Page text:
Leapfrogging Jakarta towards sustainable water management to become a water-sensitive city
Developing an understanding of drivers, barriers and opportunities for water sensitivity in Jakarta for collaborative research to transform water management.
Developing resilient cities in the era of mass urbanisation
Urban populations are rising and in 2014 54% of the world’s population were living in cities, with a disproportionate increase in developing countries facing increasing urban poverty and inequality.
With ever-increasing population shifts towards urban environments, it is crucial to make cities sustainable. Over the last five years, each of Indonesia’s 11 largest cities increased by around 300,000 people – a rural-to-urban shift which could soon approach Australia’s 85% urban populace.
Cities and their communities are complex and dynamic systems that constantly evolve under burden of population, climatic, and societal change. While Australian cities are still to solve problems related to densification and climate change, rapidly growing cities in Indonesia are under economic and environmental pressure to develop, amongst a range of other social services, effective water, transport, and energy systems.
Resilience case study: Water
To deliver an agenda of resilient cities, the Urban Water cluster will demonstrate how one of its key challenges can be addressed in an integrated and holistic way by focusing on water management.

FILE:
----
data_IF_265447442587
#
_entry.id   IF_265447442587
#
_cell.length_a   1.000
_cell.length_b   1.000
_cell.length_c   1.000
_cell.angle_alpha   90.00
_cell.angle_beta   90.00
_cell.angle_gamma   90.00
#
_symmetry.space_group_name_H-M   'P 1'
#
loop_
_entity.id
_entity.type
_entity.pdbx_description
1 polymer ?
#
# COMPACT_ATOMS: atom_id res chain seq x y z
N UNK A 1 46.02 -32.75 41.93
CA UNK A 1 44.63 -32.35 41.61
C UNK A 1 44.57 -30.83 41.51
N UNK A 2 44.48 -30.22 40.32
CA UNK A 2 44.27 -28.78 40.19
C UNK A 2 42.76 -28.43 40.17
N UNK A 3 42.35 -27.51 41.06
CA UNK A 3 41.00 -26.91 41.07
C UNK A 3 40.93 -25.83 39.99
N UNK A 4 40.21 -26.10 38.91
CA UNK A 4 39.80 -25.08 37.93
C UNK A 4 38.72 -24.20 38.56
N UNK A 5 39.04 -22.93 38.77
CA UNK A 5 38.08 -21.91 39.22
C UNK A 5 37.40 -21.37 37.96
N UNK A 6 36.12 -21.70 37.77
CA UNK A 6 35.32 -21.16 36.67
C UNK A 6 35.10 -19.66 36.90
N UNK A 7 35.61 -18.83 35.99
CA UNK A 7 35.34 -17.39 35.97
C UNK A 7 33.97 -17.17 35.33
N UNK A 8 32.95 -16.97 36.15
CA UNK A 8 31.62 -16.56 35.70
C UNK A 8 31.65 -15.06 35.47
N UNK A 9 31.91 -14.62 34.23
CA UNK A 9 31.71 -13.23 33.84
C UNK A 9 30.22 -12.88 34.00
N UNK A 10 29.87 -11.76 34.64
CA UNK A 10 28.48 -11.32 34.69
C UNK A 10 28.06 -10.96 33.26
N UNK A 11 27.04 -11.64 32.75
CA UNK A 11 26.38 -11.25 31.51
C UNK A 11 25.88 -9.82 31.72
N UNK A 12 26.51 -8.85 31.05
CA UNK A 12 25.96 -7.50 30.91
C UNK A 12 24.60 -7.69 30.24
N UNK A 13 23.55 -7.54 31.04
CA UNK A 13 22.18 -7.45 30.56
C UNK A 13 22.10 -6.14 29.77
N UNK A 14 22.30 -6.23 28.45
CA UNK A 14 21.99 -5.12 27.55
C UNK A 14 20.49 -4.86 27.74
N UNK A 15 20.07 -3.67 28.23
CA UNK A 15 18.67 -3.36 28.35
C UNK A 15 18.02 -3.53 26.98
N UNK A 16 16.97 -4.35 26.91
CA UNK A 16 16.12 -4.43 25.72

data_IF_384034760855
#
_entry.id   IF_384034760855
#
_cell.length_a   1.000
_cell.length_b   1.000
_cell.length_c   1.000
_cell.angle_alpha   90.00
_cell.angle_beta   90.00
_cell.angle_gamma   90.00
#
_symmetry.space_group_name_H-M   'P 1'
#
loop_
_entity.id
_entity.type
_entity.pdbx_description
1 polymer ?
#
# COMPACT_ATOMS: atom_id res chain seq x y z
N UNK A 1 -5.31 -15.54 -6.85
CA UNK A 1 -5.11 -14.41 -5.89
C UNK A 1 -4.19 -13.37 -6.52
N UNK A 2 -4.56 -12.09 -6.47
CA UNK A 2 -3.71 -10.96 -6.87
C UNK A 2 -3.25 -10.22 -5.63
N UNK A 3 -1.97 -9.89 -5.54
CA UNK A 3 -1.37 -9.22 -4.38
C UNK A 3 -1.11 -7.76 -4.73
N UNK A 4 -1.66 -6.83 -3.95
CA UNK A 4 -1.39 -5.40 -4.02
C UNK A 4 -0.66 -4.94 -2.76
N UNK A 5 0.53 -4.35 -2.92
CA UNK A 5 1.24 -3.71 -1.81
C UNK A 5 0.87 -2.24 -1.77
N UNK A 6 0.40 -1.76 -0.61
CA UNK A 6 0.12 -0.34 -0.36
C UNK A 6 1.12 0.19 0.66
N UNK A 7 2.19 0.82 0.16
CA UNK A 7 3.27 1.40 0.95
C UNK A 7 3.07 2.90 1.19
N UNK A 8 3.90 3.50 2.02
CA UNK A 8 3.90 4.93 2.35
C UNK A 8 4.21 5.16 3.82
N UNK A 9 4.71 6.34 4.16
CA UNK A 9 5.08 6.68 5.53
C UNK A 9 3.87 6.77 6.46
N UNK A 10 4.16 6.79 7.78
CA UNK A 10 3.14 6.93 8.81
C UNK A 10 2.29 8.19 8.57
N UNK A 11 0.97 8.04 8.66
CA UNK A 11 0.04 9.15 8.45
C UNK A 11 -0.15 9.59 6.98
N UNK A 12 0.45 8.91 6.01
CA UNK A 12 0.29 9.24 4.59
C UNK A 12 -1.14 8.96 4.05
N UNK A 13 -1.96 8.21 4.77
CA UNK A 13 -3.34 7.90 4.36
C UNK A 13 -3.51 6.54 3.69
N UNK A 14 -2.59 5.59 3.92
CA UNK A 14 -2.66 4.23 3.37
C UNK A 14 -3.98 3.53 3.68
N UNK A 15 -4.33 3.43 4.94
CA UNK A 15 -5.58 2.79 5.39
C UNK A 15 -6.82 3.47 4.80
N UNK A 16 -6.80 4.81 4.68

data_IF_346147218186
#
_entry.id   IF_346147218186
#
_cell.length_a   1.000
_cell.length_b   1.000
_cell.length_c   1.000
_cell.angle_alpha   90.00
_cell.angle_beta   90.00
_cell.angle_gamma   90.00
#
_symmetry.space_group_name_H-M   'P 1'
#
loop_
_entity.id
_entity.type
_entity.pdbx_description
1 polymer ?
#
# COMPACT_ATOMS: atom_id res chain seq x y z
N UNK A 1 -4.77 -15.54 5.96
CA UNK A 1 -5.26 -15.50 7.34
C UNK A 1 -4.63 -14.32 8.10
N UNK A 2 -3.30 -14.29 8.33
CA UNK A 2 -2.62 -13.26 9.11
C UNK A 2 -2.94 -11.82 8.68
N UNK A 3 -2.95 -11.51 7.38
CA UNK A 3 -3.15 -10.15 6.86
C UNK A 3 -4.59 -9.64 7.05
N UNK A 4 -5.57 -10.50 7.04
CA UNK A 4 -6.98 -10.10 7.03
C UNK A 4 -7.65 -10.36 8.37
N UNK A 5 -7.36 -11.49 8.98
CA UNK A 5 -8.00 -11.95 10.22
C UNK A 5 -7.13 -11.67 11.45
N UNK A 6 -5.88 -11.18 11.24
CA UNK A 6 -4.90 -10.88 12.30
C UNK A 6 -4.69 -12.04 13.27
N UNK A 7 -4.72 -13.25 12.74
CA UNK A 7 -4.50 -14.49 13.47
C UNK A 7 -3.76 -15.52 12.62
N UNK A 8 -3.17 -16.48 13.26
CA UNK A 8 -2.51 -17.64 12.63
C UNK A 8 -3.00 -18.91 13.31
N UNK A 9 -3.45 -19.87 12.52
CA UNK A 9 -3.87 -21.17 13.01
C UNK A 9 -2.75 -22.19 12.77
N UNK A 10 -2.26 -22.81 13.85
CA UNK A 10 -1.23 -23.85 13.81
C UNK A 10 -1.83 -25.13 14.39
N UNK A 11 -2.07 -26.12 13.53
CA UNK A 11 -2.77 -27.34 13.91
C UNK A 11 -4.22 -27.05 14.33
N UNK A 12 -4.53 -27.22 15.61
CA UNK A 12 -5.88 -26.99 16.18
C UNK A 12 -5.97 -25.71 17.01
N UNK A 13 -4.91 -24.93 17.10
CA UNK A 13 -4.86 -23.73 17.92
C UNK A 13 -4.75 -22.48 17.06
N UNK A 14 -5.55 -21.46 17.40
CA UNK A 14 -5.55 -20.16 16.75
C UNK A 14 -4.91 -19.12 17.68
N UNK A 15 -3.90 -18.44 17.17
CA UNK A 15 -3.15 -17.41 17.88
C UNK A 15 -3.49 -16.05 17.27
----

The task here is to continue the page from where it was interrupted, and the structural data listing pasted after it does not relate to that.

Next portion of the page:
Solutions to the urban water challenges will provide a significant exemplar, since there are many dimensions to sustainable urban water management in transforming urban centres into resilient and liveable societies, ranging from technological solutions, to urban planning and design, to community engagement and building the social and institutional capital for achieving these goals.
Both Indonesian and Australian cities are struggling with their water challenges: Australia had 14 years of drought interspersed with significant flood events and heat waves that presented significant community and management challenges; rapidly growing Indonesian cities are in grave need to quickly deliver more basic urban water services as more than 70 per cent of the country’s population relies on water obtained from potentially contaminated sources.
Developing leapfrogging pathways towards water sensitive cities
While Australian cities are on their (rather slow) path to transform to water sensitive futures, the possibility exists in developing Indonesian cities to leapfrog certain traditional stages in building core urban water infrastructure.
For example, rather than investing in a massive centralized sewerage system, it may be more practical in some areas to implement decentralized, efficient and cost-effective treatment and recycling systems at the neighborhood scale, leading to an accelerated development pathway towards the water sensitive city. In this way developing Indonesian cities would avoid repeating the mistakes that westernised cities made through being technologically and institutionally locked-into less resilient and sustainable water management solutions.
The aim of this integrated cluster is to support the leapfrogging of Indonesian and Australian cities towards more sustainable, resilient and liveable conditions through the mutual learning and rapid uptake of context-specific water practices.
Urban Water Strategic research project aims to:
Establishing a new bioassay method for the evaluation of the toxicity of discharges to rivers in East Java and the safety of drinking water.